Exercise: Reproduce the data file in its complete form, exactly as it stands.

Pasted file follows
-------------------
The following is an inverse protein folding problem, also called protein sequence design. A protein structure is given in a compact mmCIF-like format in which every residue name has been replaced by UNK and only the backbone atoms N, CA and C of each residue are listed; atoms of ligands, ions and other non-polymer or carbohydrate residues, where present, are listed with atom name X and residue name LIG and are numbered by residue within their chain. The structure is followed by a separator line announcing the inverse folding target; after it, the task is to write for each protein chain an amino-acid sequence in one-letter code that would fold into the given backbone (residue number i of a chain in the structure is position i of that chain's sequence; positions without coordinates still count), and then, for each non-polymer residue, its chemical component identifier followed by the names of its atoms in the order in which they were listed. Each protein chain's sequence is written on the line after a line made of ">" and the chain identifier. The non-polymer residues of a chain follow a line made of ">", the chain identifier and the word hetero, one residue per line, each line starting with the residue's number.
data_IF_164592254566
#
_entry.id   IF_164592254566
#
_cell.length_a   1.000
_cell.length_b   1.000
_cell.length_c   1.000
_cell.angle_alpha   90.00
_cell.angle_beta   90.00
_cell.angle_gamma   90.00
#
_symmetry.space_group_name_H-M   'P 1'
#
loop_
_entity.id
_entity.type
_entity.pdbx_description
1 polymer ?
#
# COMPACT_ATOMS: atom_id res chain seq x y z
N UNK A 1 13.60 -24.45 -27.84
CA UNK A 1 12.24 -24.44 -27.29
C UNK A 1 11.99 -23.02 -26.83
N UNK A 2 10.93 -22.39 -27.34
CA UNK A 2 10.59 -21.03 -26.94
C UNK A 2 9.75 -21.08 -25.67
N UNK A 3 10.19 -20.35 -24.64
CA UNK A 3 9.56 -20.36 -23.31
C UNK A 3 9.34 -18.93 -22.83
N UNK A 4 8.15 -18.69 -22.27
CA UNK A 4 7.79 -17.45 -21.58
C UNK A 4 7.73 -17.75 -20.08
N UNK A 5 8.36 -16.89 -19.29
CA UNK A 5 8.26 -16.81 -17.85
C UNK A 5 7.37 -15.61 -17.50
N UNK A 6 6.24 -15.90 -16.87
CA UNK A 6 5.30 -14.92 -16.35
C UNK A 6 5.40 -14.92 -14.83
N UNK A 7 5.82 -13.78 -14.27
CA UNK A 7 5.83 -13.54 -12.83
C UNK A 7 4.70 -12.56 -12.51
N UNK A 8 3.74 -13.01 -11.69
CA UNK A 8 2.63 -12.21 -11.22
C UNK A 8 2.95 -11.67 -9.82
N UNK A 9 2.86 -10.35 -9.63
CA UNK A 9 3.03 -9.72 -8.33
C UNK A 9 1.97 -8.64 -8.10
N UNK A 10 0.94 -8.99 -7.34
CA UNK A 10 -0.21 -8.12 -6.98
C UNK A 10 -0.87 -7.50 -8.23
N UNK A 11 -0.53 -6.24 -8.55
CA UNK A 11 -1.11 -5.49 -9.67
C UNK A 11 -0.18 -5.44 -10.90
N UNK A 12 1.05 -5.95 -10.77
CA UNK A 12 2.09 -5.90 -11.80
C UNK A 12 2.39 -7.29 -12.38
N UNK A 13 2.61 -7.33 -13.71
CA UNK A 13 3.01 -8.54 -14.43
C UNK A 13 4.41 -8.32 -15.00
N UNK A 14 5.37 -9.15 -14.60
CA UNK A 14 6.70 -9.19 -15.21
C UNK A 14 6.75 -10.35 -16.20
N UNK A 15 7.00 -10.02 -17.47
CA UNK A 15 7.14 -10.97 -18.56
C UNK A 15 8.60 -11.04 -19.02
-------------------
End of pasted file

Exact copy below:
The following is an inverse protein folding problem, also called protein sequence design. A protein structure is given in a compact mmCIF-like format in which every residue name has been replaced by UNK and only the backbone atoms N, CA and C of each residue are listed; atoms of ligands, ions and other non-polymer or carbohydrate residues, where present, are listed with atom name X and residue name LIG and are numbered by residue within their chain. The structure is followed by a separator line announcing the inverse folding target; after it, the task is to write for each protein chain an amino-acid sequence in one-letter code that would fold into the given backbone (residue number i of a chain in the structure is position i of that chain's sequence; positions without coordinates still count), and then, for each non-polymer residue, its chemical component identifier followed by the names of its atoms in the order in which they were listed. Each protein chain's sequence is written on the line after a line made of ">" and the chain identifier. The non-polymer residues of a chain follow a line made of ">", the chain identifier and the word hetero, one residue per line, each line starting with the residue's number.
data_IF_164592254566
#
_entry.id   IF_164592254566
#
_cell.length_a   1.000
_cell.length_b   1.000
_cell.length_c   1.000
_cell.angle_alpha   90.00
_cell.angle_beta   90.00
_cell.angle_gamma   90.00
#
_symmetry.space_group_name_H-M   'P 1'
#
loop_
_entity.id
_entity.type
_entity.pdbx_description
1 polymer ?
#
# COMPACT_ATOMS: atom_id res chain seq x y z
N UNK A 1 13.60 -24.45 -27.84
CA UNK A 1 12.24 -24.44 -27.29
C UNK A 1 11.99 -23.02 -26.83
N UNK A 2 10.93 -22.39 -27.34
CA UNK A 2 10.59 -21.03 -26.94
C UNK A 2 9.75 -21.08 -25.67
N UNK A 3 10.19 -20.35 -24.64
CA UNK A 3 9.56 -20.36 -23.31
C UNK A 3 9.34 -18.93 -22.83
N UNK A 4 8.15 -18.69 -22.27
CA UNK A 4 7.79 -17.45 -21.58
C UNK A 4 7.73 -17.75 -20.08
N UNK A 5 8.36 -16.89 -19.29
CA UNK A 5 8.26 -16.81 -17.85
C UNK A 5 7.37 -15.61 -17.50
N UNK A 6 6.24 -15.90 -16.87
CA UNK A 6 5.30 -14.92 -16.35
C UNK A 6 5.40 -14.92 -14.83
N UNK A 7 5.82 -13.78 -14.27
CA UNK A 7 5.83 -13.54 -12.83
C UNK A 7 4.70 -12.56 -12.51
N UNK A 8 3.74 -13.01 -11.69
CA UNK A 8 2.63 -12.21 -11.22
C UNK A 8 2.95 -11.67 -9.82
N UNK A 9 2.86 -10.35 -9.63
CA UNK A 9 3.03 -9.72 -8.33
C UNK A 9 1.97 -8.64 -8.10
N UNK A 10 0.94 -8.99 -7.34
CA UNK A 10 -0.21 -8.12 -6.98
C UNK A 10 -0.87 -7.50 -8.23
N UNK A 11 -0.53 -6.24 -8.55
CA UNK A 11 -1.11 -5.49 -9.67
C UNK A 11 -0.18 -5.44 -10.90
N UNK A 12 1.05 -5.95 -10.77
CA UNK A 12 2.09 -5.90 -11.80
C UNK A 12 2.39 -7.29 -12.38
N UNK A 13 2.61 -7.33 -13.71
CA UNK A 13 3.01 -8.54 -14.43
C UNK A 13 4.41 -8.32 -15.00
N UNK A 14 5.37 -9.15 -14.60
CA UNK A 14 6.70 -9.19 -15.21
C UNK A 14 6.75 -10.35 -16.20
N UNK A 15 7.00 -10.02 -17.47
CA UNK A 15 7.14 -10.97 -18.56
C UNK A 15 8.60 -11.04 -19.02